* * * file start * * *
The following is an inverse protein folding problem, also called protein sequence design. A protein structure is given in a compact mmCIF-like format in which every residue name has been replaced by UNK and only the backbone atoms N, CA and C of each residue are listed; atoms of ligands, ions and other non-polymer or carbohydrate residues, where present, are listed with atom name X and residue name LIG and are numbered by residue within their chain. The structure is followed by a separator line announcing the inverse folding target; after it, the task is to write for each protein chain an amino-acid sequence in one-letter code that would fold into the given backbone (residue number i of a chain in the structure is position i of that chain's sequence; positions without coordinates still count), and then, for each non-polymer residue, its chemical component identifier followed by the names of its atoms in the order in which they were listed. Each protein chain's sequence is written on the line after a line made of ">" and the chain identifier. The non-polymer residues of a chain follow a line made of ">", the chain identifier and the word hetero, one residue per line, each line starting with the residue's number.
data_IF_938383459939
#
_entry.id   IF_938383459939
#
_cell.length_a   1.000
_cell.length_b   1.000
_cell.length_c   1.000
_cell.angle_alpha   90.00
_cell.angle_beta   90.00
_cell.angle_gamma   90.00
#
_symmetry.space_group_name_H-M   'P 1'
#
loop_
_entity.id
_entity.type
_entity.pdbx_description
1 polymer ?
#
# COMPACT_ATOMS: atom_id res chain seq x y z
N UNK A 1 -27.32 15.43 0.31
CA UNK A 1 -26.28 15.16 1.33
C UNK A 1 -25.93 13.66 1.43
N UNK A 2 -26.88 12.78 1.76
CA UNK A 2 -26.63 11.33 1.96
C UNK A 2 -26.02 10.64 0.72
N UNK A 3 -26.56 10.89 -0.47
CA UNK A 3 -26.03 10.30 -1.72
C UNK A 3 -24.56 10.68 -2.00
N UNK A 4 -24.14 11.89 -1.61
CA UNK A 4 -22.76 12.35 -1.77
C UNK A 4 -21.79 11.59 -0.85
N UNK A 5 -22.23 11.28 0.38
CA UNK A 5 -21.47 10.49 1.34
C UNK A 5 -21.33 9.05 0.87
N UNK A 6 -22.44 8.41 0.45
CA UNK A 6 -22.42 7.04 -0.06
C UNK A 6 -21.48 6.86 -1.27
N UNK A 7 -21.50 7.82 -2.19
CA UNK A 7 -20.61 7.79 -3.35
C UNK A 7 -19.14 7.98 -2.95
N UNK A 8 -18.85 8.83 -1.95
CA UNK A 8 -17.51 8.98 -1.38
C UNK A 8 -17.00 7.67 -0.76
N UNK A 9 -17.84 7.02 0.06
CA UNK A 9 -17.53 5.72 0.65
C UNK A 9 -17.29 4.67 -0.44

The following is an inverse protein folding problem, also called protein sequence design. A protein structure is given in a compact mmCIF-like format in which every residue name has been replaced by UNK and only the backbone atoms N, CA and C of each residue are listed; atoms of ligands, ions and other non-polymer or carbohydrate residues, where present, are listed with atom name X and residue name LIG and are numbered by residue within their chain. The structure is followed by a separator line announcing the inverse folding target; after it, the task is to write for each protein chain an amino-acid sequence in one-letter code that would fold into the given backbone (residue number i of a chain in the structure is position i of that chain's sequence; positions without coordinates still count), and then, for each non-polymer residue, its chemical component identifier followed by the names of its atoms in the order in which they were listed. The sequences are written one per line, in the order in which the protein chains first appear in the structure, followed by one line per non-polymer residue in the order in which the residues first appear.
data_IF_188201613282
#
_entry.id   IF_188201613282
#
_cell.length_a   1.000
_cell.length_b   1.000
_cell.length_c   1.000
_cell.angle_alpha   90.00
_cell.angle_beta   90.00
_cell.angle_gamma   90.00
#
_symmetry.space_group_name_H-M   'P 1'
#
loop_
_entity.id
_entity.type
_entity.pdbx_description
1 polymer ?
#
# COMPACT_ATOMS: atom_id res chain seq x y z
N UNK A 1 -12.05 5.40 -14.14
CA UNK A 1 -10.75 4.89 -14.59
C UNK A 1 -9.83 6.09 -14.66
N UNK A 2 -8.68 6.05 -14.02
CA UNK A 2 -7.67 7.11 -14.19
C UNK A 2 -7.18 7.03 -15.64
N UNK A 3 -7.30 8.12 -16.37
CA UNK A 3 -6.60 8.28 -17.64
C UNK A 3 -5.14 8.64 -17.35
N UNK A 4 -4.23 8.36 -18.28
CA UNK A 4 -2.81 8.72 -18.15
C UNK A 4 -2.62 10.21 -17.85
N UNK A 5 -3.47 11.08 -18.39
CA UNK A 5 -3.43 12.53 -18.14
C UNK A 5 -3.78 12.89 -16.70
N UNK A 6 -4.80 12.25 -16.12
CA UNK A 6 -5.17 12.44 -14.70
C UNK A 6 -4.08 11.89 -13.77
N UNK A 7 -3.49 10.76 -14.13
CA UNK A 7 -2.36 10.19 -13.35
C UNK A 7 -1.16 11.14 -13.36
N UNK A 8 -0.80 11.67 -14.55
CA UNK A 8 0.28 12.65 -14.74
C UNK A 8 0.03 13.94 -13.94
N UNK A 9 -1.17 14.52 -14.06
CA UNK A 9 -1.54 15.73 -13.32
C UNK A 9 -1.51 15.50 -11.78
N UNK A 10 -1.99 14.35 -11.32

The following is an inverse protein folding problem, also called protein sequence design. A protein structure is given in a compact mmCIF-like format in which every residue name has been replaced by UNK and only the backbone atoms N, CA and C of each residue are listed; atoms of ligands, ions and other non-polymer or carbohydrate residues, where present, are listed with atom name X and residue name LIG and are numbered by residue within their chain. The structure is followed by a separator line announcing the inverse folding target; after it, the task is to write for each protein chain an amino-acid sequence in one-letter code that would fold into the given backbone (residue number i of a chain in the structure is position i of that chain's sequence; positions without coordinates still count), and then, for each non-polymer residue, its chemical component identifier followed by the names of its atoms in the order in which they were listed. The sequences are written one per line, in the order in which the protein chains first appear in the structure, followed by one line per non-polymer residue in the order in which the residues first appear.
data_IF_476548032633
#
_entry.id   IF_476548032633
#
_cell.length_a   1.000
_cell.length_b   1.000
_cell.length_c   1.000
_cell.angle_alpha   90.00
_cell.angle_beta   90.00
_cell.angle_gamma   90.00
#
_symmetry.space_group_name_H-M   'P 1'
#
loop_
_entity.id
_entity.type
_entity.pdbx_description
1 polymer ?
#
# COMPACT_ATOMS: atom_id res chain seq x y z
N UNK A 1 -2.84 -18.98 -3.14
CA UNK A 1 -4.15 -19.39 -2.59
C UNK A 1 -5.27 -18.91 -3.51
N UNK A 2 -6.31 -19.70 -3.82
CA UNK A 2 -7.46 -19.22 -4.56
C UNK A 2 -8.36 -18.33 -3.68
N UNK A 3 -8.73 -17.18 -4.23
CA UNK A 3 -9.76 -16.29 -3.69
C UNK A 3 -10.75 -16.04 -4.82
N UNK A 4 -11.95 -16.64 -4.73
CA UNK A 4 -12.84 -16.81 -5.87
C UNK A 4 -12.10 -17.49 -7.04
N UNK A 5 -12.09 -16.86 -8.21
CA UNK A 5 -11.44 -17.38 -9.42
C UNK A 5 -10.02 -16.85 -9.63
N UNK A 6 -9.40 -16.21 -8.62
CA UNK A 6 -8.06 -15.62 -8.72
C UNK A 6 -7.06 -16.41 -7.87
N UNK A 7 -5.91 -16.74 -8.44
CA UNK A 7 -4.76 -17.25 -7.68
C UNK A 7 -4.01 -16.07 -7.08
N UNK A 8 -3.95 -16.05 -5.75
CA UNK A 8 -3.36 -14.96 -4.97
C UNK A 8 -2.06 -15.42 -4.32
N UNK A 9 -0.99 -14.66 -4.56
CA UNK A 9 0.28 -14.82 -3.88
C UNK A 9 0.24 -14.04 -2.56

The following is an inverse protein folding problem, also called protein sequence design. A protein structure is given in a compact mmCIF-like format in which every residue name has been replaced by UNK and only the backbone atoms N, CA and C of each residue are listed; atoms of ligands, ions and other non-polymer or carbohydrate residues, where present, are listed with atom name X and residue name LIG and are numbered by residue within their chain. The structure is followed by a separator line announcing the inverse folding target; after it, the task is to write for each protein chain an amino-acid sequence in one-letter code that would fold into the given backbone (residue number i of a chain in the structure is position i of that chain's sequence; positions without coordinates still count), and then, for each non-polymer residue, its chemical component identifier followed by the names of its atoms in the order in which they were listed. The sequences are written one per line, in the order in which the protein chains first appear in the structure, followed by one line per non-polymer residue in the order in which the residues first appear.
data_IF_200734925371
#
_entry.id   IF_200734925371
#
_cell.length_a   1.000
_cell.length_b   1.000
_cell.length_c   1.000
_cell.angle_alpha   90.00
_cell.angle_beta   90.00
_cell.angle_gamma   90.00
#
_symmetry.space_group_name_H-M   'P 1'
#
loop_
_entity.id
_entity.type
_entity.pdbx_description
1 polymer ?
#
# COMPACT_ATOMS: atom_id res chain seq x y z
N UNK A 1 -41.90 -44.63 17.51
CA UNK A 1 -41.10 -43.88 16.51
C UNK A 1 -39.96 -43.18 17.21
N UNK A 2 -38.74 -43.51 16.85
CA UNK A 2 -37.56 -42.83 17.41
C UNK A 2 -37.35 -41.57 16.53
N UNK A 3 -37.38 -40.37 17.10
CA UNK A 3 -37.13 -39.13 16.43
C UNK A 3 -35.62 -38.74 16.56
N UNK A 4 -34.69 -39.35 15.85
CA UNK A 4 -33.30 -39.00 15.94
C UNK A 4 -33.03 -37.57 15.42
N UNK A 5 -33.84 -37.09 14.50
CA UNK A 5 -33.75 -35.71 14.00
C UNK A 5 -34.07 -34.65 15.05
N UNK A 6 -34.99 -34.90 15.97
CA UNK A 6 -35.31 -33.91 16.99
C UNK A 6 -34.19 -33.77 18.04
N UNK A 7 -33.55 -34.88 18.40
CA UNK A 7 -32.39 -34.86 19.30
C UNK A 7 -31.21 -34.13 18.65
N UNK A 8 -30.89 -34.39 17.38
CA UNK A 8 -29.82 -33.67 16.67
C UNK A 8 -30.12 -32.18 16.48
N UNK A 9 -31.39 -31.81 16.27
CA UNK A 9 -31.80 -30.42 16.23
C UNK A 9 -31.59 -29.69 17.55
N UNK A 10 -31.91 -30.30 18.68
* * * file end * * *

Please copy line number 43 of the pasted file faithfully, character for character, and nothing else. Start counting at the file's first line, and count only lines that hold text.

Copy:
N UNK A 8 -18.85 8.83 -1.95